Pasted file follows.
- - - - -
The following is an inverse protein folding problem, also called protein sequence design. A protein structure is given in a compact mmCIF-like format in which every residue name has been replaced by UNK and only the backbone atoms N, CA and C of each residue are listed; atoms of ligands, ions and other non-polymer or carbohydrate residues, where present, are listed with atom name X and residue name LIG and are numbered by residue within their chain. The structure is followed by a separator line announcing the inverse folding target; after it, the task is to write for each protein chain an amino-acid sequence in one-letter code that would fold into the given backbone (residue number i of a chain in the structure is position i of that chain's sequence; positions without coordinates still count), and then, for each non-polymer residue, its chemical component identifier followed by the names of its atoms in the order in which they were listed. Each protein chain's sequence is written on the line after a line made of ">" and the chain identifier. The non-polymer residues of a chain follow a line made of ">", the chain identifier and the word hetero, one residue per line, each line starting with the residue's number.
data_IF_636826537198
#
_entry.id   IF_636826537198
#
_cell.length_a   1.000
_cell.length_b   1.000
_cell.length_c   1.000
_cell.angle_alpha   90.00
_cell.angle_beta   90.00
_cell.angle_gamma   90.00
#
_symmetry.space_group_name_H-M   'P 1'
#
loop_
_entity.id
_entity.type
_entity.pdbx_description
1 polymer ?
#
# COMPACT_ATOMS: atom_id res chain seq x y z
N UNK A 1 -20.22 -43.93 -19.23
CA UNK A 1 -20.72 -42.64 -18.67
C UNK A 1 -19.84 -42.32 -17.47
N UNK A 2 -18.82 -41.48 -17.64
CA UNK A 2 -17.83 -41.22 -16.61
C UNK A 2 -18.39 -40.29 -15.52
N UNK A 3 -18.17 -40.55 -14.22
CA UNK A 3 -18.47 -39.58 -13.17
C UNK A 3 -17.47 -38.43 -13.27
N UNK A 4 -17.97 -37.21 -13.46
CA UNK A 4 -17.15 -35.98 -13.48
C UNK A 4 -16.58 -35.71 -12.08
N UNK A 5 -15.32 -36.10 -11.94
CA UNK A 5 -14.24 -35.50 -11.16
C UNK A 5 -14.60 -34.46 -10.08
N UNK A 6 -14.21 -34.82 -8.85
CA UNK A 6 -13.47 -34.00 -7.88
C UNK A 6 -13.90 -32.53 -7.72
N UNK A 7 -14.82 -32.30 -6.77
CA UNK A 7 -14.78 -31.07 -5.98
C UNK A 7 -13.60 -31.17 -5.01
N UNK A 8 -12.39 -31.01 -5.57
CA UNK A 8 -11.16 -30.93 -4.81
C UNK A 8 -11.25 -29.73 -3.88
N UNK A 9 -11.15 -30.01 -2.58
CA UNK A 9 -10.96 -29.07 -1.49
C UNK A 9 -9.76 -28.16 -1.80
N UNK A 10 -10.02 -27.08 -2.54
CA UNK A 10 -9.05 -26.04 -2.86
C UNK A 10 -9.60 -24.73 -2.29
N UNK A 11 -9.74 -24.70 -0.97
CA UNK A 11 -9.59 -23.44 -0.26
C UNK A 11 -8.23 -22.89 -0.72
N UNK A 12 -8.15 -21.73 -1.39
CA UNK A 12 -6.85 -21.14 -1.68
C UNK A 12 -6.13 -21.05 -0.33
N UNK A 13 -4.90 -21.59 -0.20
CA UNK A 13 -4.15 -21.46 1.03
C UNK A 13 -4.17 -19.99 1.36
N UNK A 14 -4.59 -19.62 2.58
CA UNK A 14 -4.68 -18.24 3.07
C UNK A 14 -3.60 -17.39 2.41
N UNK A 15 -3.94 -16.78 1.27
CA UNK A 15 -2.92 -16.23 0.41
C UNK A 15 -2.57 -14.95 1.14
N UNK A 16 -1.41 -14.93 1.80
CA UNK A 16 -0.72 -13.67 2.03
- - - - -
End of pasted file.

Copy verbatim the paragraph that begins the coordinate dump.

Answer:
The following is an inverse protein folding problem, also called protein sequence design. A protein structure is given in a compact mmCIF-like format in which every residue name has been replaced by UNK and only the backbone atoms N, CA and C of each residue are listed; atoms of ligands, ions and other non-polymer or carbohydrate residues, where present, are listed with atom name X and residue name LIG and are numbered by residue within their chain. The structure is followed by a separator line announcing the inverse folding target; after it, the task is to write for each protein chain an amino-acid sequence in one-letter code that would fold into the given backbone (residue number i of a chain in the structure is position i of that chain's sequence; positions without coordinates still count), and then, for each non-polymer residue, its chemical component identifier followed by the names of its atoms in the order in which they were listed. Each protein chain's sequence is written on the line after a line made of ">" and the chain identifier. The non-polymer residues of a chain follow a line made of ">", the chain identifier and the word hetero, one residue per line, each line starting with the residue's number.